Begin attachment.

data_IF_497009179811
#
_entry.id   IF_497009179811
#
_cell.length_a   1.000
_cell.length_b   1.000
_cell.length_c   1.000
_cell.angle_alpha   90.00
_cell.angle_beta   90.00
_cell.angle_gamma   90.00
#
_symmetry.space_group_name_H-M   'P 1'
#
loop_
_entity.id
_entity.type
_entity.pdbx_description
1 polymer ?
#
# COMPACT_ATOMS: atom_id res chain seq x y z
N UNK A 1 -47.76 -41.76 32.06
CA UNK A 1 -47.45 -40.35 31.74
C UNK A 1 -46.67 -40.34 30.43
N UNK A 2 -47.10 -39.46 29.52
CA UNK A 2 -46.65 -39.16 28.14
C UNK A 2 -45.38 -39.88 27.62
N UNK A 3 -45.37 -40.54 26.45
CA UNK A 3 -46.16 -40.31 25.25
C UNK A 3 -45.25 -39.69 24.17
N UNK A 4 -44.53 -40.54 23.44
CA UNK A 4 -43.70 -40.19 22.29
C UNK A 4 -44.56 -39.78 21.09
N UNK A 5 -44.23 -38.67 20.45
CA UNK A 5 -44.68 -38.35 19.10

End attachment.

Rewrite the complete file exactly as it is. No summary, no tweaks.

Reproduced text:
data_IF_497009179811
#
_entry.id   IF_497009179811
#
_cell.length_a   1.000
_cell.length_b   1.000
_cell.length_c   1.000
_cell.angle_alpha   90.00
_cell.angle_beta   90.00
_cell.angle_gamma   90.00
#
_symmetry.space_group_name_H-M   'P 1'
#
loop_
_entity.id
_entity.type
_entity.pdbx_description
1 polymer ?
#
# COMPACT_ATOMS: atom_id res chain seq x y z
N UNK A 1 -47.76 -41.76 32.06
CA UNK A 1 -47.45 -40.35 31.74
C UNK A 1 -46.67 -40.34 30.43
N UNK A 2 -47.10 -39.46 29.52
CA UNK A 2 -46.65 -39.16 28.14
C UNK A 2 -45.38 -39.88 27.62
N UNK A 3 -45.37 -40.54 26.45
CA UNK A 3 -46.16 -40.31 25.25
C UNK A 3 -45.25 -39.69 24.17
N UNK A 4 -44.53 -40.54 23.44
CA UNK A 4 -43.70 -40.19 22.29
C UNK A 4 -44.56 -39.78 21.09
N UNK A 5 -44.23 -38.67 20.45
CA UNK A 5 -44.68 -38.35 19.10